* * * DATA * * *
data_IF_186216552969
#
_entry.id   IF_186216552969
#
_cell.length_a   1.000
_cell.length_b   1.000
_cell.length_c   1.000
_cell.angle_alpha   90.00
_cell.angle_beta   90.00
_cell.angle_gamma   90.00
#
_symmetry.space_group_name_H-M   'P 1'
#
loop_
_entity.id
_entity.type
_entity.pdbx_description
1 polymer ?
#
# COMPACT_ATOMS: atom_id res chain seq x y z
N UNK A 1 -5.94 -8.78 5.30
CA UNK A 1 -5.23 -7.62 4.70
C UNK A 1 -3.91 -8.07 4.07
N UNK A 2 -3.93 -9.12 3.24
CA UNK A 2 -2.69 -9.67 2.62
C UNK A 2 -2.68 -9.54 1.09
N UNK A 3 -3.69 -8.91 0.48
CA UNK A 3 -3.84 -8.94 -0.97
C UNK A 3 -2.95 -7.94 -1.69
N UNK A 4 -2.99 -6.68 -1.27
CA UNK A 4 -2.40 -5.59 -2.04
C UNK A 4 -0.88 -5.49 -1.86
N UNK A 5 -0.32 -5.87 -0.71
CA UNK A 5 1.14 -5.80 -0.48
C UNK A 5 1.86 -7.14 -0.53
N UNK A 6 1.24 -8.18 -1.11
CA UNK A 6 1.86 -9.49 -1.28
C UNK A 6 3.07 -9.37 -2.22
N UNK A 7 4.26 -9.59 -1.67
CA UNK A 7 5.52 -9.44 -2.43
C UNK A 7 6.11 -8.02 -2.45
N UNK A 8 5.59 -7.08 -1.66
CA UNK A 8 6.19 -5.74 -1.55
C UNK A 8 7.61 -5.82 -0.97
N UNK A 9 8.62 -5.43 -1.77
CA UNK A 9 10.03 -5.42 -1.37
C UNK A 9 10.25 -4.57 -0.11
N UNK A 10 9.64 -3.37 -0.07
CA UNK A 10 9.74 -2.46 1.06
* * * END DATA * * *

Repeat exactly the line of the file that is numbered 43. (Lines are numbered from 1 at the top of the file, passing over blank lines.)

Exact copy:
CA UNK A 8 6.19 -5.74 -1.55